Is Settlement Money Taxable?

Most settlements resulting from personal injury are tax-free.

Construction Injury image by Scott Maxwell from

Settlement money escapes the taxman if it results from a personal injury. Any other settlement, like an award stemming from an employment discrimination allegation, will be taxed. That’s the simple answer. However, there are rules in the tax code that could cause a personal injury settlement to be taxed, at least in part.

Personal Injury

There are two thresholds you must meet in order to consider your settlement tax-free. The settlement must be the result of a personal injury, which could include an illness, and the wrongful party must be the reason for the settlement. If damages were awarded because of an act of negligence, you are in the clear in terms of taxes. If it was determined there was no wrongdoing involved, the settlement is taxable.


The reason for the non-tax status stems from laws created in 1918. Legislation determined compensation for physical injury was not income and, therefore, under the 16th Amendment was not considered a gain. According to the tax code, the money awarded in a settlement is meant to make the victim whole again. Settlement money can go to pay for items including lost wages, medical bills, pain, suffering, emotional stress, attorney fees and other related harms or losses.

Car Accident

In the case of a car accident, certain items are considered taxable and others are not. If the settlement was used to bring you back up to original condition before the accident, the settlement is not taxable. For instance, the funds were used to repair the vehicle and cover medical costs associated with injuries sustained in the accident. In essence, no value was added since the funds were used to return you to normal.

Punitive and Compensatory Damages

If your settlement includes punitive or compensatory damages, or both, then expect to pay taxes. Punitive damages, which are awarded to punish the wrongdoer, are in addition to actual damages. Compensatory damages are awarded to make up for time lost from work. Both of these add value, or income, to the victim and are thus taxable.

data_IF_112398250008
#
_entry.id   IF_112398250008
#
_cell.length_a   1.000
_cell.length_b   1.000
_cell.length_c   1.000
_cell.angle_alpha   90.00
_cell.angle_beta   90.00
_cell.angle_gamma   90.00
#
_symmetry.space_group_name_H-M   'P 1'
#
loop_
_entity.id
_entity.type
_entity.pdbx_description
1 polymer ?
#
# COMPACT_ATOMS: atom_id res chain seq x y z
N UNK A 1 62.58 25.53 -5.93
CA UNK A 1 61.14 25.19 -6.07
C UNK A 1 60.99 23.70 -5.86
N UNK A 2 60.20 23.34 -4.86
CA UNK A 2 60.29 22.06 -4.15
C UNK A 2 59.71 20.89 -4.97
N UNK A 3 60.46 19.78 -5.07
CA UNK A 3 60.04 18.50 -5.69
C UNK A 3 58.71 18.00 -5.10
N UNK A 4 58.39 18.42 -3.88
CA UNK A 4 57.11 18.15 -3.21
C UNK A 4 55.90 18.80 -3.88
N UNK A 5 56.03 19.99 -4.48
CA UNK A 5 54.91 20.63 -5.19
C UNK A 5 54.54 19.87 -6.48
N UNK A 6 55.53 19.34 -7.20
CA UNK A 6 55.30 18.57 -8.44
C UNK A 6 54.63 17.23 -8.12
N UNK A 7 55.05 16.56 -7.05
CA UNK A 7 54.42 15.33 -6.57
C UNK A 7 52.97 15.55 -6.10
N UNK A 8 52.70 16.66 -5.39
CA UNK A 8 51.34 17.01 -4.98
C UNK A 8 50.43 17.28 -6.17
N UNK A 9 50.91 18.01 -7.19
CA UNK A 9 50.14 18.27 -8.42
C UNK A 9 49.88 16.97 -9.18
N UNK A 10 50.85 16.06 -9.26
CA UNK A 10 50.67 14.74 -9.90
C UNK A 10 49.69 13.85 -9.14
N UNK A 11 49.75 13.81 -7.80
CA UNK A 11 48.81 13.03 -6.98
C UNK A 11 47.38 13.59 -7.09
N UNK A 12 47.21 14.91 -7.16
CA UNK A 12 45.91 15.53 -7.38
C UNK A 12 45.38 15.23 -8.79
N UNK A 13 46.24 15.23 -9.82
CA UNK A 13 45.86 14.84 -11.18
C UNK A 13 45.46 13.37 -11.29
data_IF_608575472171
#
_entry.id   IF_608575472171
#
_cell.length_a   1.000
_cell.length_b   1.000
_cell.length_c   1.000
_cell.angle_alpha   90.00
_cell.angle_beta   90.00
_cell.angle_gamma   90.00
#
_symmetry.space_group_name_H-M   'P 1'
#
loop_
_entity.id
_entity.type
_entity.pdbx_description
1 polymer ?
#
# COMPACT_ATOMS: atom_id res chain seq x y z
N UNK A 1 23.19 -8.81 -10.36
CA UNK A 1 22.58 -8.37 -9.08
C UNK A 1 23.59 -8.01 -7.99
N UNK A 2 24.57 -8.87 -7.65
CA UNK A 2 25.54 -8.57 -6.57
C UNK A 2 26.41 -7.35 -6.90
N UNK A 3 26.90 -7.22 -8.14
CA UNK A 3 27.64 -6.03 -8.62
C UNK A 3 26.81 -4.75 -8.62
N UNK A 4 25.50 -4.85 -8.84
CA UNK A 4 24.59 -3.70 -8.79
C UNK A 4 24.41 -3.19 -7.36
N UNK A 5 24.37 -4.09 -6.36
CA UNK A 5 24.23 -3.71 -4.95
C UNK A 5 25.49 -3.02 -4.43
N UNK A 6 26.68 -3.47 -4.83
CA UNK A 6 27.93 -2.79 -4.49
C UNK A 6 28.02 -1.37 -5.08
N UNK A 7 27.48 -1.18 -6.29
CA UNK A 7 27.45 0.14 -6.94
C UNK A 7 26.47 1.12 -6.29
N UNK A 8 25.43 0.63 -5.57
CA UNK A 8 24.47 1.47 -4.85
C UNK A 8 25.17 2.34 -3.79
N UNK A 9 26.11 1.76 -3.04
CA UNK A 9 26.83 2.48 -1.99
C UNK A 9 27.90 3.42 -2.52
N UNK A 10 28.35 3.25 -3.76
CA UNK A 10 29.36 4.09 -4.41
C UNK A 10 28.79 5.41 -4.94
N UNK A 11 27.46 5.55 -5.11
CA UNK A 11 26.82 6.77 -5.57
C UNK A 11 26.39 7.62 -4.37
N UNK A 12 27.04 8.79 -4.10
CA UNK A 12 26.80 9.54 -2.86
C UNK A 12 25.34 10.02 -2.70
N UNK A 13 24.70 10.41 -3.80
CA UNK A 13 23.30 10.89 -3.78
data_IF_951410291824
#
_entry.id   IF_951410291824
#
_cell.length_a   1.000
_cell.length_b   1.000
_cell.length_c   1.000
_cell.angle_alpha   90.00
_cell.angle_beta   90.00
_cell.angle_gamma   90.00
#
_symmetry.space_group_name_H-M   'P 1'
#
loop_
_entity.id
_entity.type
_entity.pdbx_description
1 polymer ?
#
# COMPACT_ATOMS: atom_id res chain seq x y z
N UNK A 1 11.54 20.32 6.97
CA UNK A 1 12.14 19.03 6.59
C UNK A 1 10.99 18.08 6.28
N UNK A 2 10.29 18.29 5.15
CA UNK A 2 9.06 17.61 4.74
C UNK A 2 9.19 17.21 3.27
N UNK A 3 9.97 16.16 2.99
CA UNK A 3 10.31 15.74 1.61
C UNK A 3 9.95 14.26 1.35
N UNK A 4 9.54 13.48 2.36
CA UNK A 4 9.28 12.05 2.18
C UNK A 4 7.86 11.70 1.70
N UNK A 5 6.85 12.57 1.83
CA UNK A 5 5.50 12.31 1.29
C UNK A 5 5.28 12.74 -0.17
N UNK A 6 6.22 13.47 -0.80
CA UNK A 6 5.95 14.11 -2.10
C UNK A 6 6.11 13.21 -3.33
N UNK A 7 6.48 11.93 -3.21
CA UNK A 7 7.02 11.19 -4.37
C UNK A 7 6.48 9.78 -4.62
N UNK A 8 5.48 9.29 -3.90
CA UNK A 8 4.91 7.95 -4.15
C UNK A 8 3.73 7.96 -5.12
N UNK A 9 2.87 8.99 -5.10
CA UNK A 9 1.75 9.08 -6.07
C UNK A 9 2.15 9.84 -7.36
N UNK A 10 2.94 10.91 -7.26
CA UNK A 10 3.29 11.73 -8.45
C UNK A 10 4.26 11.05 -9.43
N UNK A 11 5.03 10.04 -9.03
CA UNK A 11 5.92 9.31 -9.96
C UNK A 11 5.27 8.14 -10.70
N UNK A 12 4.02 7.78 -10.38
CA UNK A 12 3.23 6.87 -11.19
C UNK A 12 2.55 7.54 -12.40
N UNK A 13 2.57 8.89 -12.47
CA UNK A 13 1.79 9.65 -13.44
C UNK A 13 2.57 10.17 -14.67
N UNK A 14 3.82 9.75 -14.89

Structured Settlement

A structured settlement is considered tax-free. The Periodic Payment Settlement Act of 1983 made these payment arrangements tax-free as a way to promote the concept of a structured settlement, according to the National Structured Settlements Trade Association. In this situation an award is delivered over time, sometimes over the life of a victim; instead of receiving $200,000 all at once, payments are made over a period of years. The reason it is tax-free has to do with ownership of the money. In a structured settlement, known as an annuity, the money does not go to the victim. A defendant pays the insurance company who in turn sells the annuity to what is called an assignment company. They arrange delivery of payments to the victim and they are the owners of the money. A 1997 law encouraged more structured settlements, this time allowing for workers’ compensation benefits to be delivered periodically over time.

Emotional Injury

Compensation from an emotional injury was considered tax-free. However, that changed in 1996 after the Small Business Job Protection Act was adopted. Settlements resulting from defamation or invasion of privacy were also made taxable in 1996. This Act limits non-taxable settlements to only those resulting from physical injury or physical sickness. However, a specific definition of what constitutes a physical injury does not exist. According to Robert W. Wood, a contributor to Forbes Magazine, most IRS appeals cases revolve around the question, “Is there bodily harm?”

Photo Credits

  • Construction Injury image by Scott Maxwell from

About the Author

Based in Mattapoisett, Mass., Jason Perez-Dormitzer has been an award-winning journalist and editor since 1995. His work has appeared in "American Banker," "Taunton Daily Gazette," "The Standard-Times," "Brown (University) Medicine" and the "Providence Business Journal," among others. He holds a B.A. in journalism from Rutgers University.

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